Measure blood pressure in both arms
A big gap between the two readings suggests a higher risk of cardiovascular disease.
If your health care provider measures your blood pressure in only one arm, you might be missing some vital information. A big difference between the right and left arm—more than 10 or more millimeters of mercury (mm Hg)—could be an early warning sign of cardiovascular disease.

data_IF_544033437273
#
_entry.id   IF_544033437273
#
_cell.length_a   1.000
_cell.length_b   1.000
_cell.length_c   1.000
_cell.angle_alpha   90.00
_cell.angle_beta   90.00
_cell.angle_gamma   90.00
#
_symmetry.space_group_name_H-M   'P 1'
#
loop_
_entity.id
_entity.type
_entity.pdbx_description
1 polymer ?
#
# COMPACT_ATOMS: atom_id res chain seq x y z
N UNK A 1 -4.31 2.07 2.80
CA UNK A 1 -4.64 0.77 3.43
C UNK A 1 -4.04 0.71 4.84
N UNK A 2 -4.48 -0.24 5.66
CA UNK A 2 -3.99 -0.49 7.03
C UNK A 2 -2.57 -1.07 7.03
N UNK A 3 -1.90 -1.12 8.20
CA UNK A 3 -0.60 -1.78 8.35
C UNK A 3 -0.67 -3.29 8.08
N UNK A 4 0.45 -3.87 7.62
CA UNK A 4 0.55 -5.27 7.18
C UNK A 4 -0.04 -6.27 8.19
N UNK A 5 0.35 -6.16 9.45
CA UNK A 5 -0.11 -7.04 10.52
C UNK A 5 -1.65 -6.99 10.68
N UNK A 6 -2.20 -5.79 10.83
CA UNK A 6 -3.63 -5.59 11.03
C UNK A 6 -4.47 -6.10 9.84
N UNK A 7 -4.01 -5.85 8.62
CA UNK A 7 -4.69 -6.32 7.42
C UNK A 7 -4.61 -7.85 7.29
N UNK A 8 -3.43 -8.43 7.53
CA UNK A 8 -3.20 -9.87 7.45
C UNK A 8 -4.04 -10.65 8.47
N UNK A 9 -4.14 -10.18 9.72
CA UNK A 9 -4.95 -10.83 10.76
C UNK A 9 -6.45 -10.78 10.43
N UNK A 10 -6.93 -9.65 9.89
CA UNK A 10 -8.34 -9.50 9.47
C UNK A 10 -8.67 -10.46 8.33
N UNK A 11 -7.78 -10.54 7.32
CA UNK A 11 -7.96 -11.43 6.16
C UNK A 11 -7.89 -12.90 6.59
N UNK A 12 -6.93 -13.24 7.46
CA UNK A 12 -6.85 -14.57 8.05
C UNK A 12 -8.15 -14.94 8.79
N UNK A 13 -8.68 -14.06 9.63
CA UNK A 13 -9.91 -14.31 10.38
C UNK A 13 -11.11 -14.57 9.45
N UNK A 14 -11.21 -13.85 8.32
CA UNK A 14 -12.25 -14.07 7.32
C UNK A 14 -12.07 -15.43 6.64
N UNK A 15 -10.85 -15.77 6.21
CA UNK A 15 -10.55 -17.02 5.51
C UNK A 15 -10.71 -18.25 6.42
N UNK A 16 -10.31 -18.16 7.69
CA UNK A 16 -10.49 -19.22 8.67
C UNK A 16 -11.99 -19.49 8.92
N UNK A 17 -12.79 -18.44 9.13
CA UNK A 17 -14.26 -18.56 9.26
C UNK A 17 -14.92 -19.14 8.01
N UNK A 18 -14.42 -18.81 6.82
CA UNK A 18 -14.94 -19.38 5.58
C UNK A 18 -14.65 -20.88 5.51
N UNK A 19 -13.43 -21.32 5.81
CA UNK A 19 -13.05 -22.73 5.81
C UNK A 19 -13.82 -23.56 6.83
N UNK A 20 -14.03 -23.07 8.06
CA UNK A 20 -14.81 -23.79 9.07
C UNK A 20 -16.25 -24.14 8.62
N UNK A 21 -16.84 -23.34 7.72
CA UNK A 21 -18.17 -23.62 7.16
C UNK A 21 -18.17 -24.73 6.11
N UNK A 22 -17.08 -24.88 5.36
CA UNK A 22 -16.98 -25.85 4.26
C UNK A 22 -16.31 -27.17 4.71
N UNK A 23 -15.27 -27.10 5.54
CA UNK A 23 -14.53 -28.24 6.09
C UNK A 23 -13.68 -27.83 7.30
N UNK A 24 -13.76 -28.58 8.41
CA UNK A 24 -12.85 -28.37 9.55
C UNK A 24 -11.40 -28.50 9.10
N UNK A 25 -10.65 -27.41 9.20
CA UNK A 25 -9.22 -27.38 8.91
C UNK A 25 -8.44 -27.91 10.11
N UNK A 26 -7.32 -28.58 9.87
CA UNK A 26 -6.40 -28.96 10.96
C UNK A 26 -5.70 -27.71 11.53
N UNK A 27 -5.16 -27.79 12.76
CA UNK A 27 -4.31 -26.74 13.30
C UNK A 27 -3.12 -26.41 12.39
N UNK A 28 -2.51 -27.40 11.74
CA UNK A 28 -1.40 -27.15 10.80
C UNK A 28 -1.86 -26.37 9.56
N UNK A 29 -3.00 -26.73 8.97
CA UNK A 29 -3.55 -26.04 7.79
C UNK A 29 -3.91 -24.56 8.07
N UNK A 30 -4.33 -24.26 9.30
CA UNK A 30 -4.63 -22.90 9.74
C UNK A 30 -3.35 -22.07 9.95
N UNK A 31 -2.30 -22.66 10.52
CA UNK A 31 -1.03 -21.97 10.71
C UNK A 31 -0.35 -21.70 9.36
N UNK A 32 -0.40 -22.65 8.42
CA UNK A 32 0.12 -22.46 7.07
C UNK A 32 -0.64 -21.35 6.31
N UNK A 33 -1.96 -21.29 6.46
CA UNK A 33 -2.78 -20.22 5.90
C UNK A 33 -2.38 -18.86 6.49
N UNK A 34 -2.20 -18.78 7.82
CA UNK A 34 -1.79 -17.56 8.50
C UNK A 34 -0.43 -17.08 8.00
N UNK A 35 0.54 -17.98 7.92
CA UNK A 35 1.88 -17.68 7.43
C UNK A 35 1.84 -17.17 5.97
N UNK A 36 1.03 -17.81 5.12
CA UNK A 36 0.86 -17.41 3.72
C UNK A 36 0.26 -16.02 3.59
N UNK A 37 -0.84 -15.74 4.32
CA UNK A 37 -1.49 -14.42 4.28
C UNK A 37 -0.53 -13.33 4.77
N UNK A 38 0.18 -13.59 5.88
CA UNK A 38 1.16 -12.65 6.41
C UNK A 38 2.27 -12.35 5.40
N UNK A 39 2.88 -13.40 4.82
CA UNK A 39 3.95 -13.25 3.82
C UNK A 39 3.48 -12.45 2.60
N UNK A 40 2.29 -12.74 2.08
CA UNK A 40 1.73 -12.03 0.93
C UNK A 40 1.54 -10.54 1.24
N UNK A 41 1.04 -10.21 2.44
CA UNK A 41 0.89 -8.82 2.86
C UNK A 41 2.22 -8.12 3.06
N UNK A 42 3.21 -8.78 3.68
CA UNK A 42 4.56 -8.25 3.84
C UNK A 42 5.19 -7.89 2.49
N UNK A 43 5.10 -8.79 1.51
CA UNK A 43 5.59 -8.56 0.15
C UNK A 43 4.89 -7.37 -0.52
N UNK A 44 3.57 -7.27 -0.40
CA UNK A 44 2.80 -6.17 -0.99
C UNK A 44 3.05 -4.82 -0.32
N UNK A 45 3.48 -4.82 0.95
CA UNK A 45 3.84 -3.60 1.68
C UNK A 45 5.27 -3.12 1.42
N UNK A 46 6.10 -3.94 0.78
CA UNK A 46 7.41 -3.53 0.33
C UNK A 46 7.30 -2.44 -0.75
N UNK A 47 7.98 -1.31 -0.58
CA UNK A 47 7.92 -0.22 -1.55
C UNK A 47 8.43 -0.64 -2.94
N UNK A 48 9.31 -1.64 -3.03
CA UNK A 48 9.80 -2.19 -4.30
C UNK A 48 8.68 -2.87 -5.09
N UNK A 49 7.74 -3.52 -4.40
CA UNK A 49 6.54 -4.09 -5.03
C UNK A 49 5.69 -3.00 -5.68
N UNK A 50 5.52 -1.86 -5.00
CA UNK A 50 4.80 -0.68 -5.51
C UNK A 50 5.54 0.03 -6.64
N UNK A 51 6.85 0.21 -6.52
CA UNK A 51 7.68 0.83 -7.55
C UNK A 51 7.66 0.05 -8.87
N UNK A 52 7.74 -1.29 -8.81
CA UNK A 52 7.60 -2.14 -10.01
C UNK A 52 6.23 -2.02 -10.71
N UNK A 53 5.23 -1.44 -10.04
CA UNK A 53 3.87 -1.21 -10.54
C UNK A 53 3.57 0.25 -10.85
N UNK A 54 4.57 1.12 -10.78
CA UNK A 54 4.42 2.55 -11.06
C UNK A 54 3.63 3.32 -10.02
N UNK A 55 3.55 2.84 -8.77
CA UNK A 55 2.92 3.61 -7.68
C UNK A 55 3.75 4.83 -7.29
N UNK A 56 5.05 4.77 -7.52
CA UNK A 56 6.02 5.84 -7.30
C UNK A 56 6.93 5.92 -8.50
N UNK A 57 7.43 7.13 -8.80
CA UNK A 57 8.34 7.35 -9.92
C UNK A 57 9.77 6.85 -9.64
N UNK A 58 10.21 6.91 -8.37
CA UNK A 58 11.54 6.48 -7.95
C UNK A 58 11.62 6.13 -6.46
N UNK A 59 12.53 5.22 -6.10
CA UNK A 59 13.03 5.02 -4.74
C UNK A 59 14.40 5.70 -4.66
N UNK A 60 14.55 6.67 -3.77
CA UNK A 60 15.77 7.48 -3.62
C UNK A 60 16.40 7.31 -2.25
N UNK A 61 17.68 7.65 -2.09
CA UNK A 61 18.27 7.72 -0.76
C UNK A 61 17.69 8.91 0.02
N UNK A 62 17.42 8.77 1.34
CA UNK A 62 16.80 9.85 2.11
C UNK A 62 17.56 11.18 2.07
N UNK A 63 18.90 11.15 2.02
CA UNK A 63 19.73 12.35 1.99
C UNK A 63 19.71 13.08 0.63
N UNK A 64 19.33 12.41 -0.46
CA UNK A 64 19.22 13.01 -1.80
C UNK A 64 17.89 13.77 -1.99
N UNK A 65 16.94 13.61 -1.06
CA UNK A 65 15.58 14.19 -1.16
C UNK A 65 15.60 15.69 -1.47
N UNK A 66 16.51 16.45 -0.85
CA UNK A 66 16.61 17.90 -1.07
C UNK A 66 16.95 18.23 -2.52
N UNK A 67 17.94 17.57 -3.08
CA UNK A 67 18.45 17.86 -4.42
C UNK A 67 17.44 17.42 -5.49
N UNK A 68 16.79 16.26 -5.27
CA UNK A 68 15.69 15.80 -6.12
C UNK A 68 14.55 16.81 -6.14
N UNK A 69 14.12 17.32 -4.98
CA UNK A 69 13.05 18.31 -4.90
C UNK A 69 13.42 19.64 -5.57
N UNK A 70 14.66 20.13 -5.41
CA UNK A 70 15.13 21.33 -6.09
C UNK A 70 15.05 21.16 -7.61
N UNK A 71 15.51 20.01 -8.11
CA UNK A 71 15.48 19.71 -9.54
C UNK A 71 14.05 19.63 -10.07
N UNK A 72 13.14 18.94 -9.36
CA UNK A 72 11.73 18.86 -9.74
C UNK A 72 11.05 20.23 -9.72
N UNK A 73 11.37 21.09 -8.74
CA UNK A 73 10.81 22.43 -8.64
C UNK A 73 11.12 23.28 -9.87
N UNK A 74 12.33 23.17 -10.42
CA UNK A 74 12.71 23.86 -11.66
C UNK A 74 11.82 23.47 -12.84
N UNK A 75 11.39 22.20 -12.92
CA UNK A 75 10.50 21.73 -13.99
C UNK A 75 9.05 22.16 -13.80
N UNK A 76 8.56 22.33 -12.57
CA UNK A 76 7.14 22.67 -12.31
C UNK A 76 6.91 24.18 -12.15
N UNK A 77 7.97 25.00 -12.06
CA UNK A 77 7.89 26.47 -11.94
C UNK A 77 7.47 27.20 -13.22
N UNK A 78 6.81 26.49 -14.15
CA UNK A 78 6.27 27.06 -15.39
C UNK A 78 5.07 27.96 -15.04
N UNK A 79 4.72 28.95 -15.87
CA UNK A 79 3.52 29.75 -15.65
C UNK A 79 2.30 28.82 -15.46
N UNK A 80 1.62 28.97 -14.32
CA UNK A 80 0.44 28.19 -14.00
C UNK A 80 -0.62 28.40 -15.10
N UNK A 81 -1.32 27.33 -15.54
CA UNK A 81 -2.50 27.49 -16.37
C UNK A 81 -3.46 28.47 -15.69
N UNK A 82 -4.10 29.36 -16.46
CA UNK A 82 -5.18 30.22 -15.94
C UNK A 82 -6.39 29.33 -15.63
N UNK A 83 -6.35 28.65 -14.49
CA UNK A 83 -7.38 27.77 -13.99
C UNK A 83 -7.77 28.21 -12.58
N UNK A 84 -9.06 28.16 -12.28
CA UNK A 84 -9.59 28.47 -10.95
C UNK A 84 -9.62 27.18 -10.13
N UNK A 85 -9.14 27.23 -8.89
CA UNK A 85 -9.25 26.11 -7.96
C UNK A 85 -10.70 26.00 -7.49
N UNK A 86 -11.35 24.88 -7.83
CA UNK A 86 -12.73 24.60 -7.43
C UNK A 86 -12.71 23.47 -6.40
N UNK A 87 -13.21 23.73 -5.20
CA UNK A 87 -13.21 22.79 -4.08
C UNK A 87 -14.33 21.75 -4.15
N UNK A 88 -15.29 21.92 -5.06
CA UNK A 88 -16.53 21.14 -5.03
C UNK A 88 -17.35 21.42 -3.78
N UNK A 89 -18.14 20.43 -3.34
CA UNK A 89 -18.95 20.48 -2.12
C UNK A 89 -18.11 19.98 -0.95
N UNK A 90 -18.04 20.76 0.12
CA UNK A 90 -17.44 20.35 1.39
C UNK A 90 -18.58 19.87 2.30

"Ask your primary care clinician about taking a baseline blood pressure reading in both of your arms. These findings might provide information about your risk of cardiovascular disease," says Dr. Christopher O'Donnell, a cardiologist at Massachusetts General Hospital and the Framingham Heart Study and an associate professor of medicine at Harvard Medical School.